" I clearly remember how, as a child, I was fascinated
and profoundly amazed while observing the vault of the sky.
However, astonishment and knowledge can not but move forward
together, at least for me. As with reading the great science
fiction writers such as Philip Dick, James Ballard, Clifford
Simak has always been linked with an impassioned and continuous
reading of magazines such as “Scientific American”.
All this – far from validating the old and intolerable
commonly-held view that science is arid – has contributed
to enriching the range of my interests. I must say that the
great films about space and documentaries on the stars, have
also sparked and expanded my imagination concerning worlds
that are distant and different than our own.
With the passing of the years we understand that knowledge,
either rational, scientific, or in the spiritual, imaginative
form, is without end. Other than providing me with a few answers,
however, all these suggestions have inspired me to pose new
questions that seek true understanding of a portion of human
consciousness, an actuality that is much like deep space.
Facing this realization, I believe, we have only two choices:
find ourselves in a type of sterile dismay, or immerse ourselves
in the adventure of this profoundness surrounding us and that
we feel to be our own, like a home in which we live and where,
after all, we barely understand the hidden corners.
For many years I have been asking myself, a prey to my enthusiasm,
how I could participate in, "live" this marvelous
mystery that is the universe. Music seemed to be the most
immediate way, the most natural, the only one that felt agreeable
to me. But given that when overwhelmed by emotions, in a story,
one can risk saying nothing, therefore I have tried to select
my own way, to involve myself in an area that seems to have
been neglected by others. We are not talking about inhaling
absolute and therefore impossible originality but to reach
places in the spirit where, for right or wrong, I believe
others have not gone.
The magnificent opera “The Planets” by Gustav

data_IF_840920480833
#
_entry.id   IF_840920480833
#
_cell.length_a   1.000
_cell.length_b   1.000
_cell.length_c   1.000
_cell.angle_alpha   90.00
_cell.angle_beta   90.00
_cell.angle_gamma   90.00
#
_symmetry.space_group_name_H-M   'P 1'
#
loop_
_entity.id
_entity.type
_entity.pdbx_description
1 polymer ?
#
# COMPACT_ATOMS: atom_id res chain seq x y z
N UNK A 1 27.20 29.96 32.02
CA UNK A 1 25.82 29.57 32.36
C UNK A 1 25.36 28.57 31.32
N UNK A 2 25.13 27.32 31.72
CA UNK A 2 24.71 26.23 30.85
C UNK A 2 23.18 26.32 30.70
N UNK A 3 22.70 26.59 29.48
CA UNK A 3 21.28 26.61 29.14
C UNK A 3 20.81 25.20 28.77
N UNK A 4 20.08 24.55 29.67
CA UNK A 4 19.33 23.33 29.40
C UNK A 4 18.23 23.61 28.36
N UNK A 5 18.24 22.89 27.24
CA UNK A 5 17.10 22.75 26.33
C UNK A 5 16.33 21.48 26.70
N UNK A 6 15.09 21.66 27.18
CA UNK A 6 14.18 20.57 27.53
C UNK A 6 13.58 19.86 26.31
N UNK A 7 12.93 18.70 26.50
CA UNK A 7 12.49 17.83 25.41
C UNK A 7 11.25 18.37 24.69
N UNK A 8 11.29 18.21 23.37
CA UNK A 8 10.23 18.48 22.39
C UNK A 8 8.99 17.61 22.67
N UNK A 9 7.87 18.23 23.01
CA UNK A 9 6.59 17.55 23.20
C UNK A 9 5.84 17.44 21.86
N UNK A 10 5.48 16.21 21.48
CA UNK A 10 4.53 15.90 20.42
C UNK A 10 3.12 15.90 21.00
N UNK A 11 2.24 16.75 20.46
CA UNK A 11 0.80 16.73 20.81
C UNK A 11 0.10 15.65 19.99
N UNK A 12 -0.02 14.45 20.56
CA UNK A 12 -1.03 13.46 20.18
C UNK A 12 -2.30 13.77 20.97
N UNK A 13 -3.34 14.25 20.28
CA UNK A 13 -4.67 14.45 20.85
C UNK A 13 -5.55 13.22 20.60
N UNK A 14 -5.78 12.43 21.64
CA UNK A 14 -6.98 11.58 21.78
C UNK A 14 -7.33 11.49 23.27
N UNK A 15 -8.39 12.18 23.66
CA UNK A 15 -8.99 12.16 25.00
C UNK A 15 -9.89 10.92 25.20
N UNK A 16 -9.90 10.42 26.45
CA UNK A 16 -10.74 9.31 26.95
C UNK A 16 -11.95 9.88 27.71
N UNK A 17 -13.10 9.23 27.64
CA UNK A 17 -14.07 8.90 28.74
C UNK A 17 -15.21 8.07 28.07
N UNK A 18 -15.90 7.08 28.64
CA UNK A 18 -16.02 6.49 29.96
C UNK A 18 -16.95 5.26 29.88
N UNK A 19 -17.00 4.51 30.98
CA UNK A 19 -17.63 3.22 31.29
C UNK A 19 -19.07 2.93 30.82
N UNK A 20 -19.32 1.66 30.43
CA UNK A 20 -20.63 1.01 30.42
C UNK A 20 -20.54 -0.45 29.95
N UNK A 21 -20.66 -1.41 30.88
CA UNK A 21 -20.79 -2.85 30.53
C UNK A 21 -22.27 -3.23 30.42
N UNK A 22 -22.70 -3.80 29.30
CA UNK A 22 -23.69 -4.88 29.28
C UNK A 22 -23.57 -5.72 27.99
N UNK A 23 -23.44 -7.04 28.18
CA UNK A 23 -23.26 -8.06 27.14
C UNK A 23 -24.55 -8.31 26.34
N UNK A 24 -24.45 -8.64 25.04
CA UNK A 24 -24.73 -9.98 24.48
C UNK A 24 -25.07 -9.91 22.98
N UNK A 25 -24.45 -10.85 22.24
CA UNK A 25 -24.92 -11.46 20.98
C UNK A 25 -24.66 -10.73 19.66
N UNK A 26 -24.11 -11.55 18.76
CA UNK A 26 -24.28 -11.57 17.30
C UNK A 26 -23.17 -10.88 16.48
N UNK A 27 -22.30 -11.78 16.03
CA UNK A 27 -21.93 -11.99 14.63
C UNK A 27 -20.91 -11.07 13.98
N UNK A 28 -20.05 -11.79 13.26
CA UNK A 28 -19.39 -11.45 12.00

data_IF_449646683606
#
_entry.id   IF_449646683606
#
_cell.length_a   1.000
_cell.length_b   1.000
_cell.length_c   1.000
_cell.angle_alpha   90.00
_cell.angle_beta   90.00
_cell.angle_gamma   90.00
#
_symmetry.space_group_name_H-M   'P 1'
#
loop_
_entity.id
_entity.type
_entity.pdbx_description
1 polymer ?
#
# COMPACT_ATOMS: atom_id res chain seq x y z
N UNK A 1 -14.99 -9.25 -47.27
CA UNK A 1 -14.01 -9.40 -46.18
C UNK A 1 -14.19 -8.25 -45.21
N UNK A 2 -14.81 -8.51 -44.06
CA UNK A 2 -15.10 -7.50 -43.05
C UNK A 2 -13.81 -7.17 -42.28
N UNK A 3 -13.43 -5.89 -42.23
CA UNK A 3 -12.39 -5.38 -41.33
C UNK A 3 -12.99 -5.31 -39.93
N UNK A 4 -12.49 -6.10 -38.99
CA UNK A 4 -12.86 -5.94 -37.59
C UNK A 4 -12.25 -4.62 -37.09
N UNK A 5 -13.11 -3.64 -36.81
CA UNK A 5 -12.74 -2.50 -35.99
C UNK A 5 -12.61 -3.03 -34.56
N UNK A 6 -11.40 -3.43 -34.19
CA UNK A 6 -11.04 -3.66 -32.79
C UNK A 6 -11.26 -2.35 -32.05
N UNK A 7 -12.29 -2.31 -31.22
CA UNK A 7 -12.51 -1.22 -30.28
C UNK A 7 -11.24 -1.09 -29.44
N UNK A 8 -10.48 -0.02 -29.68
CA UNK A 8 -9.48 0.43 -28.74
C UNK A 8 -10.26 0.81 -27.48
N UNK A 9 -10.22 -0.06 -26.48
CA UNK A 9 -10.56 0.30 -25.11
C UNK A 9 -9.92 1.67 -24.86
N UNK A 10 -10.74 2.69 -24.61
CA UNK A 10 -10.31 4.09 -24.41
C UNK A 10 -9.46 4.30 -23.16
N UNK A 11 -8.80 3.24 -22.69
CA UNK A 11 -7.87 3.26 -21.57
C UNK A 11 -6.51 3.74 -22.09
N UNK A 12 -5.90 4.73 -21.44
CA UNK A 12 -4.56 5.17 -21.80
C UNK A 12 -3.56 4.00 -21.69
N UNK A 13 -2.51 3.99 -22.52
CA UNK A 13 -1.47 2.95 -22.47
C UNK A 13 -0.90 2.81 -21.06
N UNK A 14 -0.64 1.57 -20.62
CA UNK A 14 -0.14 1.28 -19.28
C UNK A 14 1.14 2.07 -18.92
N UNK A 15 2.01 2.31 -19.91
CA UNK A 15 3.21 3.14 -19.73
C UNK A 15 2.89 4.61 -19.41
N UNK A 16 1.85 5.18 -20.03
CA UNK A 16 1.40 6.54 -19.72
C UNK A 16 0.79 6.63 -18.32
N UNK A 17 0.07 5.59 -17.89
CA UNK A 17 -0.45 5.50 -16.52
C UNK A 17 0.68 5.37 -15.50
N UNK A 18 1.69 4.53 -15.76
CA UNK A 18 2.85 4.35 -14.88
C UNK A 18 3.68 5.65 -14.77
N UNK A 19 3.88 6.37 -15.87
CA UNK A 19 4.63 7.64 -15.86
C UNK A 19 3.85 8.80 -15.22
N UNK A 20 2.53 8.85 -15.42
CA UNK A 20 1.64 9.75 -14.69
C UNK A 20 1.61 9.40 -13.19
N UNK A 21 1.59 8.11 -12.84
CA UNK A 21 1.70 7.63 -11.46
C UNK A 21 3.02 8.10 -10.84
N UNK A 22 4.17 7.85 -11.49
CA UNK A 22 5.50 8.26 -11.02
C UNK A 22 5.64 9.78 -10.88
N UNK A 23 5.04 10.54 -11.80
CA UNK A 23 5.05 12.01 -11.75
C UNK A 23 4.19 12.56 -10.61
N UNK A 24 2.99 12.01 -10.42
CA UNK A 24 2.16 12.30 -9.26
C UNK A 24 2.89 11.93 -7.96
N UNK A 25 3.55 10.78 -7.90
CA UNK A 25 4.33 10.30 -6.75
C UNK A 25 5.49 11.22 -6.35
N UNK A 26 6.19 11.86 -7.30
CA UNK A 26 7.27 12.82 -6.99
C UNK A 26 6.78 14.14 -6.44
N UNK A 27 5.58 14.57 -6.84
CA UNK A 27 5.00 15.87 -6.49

Holst, is an example that I particularly love; some of his
passages have inspired my work. It provides, however, a romantic-descriptive
vision of the planets of the solar system. These appear to
have typical features and a personality that has been masterfully
translated into music by the English composer, and is immersed
in a discourse started by modern science in the distant XVII
century. Personally I have been fascinated by the problematic,
dark, unintelligible, sidereal aspects of the cosmos. Less
reassuring questions have come into my mind: can we ever truly
understand the concept of a "beginning" that originated
from nothing? Of a space that is created as a function of
the expansion of matter? Of time that is only a human convention,
but has no reason to exist where nothing exists? Will we ever
really be able to grasp the idea of a spheric and finite expanding
space, within which violent battles of opposing forces erupt?
Maybe we are on the verge of a Dawn of consciousness ...
I hope then that there is also a place for my brief song."
"I am born in Rome in 1980. I studied there and received
my first diploma from the Liceo Classico Socrate. I then received
a bachelor with honours in musicology from the University
of Tor Vergata. Currently, I am specializing in composition
and electronic music at the Academy of Santa Cecilia.
Between Brahms and Wagner I have always preferred the second
and therefore enjoy creating music that speaks of emotion,
worlds, feelings and passions that being told of through music,
go beyond the music. If not what is the use of music or art?
Maybe, it is for this simple and primordial need that I love
American films (meaning those of Penn and Eastwood), science
fiction (to continue, intending those of Dick, Bradbury and
Ballard), paintings (Caravaggio, Poussin, Turner, Hopper,
Magritte and Vermeer). All music: from Pink Floyd to Mahler,
from Celtic folk to Vaughan Williams, because they are inspired
by those internal spaces I only found in the great northern
I have written film scores, music for the theatre, cinema
and television. Although, it would be better to say that I
wrote the music ...and then the theatre, television, radio,
cinema decided to use it.
If I could visit an imagined character, I would prefer to
have among my friends the young Holden Caufield; maybe I travel
and read a lot in order to meet someone like him. I love reading;
Dante, Milton, Eliot and also Hemingway, Conan Doyle and Herman
I have always had a passion for the roots of things: it is
not by chance that I love plants, flowers, nature and, when
I read on music, I prefer to read texts on the “origins”
such as the books of Mithen, Adorno and Rosen.
I believe in the truthfulness of art, and live thinking that
nothing else can be more important. But, I believe that I
am not very original in this, since there have been at least
two, three thousand philosophers of human history who were
here before me."